The White Crow, Ralph Fiennes’ portrayal of Russian ballet dancer Rudolf Nureyev and his 1961 defection to Paris, is a story of discovery and freedom about an exquisitely complex man.
When Academy Award nominee Ralph Fiennes stepped onto the stage of the Embankment Garden Cinema, where The White Crow premiered on October 18, 2018 as part of the London Film Festival’s Create Gala, he couldn’t have found a better choice of words to introduce his third film as a director (after revenge period drama Coriolanus in 2001 and Dickens biopic The Invisible Woman in 2013). “We live in an era of the showrunner, and the TV drama, and the story that never knows where to end“, he said, as he explained that what we were about to see was the complete opposite of that.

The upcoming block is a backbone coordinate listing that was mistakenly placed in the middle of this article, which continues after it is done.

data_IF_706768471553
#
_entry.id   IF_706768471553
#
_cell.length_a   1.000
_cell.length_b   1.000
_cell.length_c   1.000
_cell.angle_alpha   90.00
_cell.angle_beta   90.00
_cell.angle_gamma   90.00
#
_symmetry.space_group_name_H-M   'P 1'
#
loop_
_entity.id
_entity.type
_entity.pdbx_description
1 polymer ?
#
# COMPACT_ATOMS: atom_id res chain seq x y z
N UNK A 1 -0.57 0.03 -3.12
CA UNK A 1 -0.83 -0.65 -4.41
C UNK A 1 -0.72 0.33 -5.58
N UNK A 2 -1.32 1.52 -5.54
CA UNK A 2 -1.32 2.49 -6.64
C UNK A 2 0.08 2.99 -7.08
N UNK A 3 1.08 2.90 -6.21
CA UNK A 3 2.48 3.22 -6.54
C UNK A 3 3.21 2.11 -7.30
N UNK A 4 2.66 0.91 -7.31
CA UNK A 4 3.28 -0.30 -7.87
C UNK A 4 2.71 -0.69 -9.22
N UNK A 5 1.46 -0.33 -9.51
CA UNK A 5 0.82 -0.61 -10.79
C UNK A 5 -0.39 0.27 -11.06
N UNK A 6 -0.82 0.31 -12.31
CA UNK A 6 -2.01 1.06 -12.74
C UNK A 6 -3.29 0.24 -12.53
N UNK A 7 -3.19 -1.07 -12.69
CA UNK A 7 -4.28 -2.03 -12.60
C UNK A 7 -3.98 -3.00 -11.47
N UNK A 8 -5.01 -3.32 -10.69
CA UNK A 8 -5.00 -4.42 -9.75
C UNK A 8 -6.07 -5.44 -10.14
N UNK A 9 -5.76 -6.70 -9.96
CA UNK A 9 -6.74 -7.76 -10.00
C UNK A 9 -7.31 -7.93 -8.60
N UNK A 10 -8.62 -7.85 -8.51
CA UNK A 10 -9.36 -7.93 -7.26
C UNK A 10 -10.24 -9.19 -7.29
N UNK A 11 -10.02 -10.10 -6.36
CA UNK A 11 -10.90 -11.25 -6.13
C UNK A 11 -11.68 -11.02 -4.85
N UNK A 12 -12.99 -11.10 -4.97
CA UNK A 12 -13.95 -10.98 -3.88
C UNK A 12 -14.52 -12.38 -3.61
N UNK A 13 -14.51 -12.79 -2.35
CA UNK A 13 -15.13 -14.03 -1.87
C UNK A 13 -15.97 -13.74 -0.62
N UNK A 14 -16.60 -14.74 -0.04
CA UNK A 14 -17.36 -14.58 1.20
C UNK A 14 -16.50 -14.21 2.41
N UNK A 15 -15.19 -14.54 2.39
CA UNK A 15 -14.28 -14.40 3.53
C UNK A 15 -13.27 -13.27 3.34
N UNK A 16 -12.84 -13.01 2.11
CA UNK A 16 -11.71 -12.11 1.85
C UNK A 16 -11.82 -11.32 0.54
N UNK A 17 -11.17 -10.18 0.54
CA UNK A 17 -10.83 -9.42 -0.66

The director shot the film in three countries (France, Russia and Serbia), had his characters speak more than one language (including Russian), focused on a part of Nureyev’s story that is not very well known and even picked a leading actor (Ukrainian dancer Oleg Ivenko) that “not many people knew”. Fiennes’ choices made it harder for both himself and screenwriter David Hare (The Hours) to get The White Crow to be released on the big screen, but their efforts paid off, as the director’s latest drama is also his most ambitious project to date.
The Nureyev we are shown in The White Crow is not just the man who made history for being one of the greatest dancers of the Twentieth Century. The “Rudi” we see in 1961 is a twenty-two-year-old who leaves the Soviet Union for the first time in order to pursue an international career as a member of the prestigious Kirov Ballet Company. He’s also not an easy person to figure out. The film’s very own title card identifies a “White Crow” as “a person who is unusual, extraordinary, not like others, an outsider”, which turns out to be the perfect definition for our young protagonist. From his birth on a train in Siberia in 1938 to his early training as a dancer in Russia and his subsequent defection to Paris at the height of the Cold War, Nureyev’s undeniable talent and extraordinary personality never cease to fascinate us.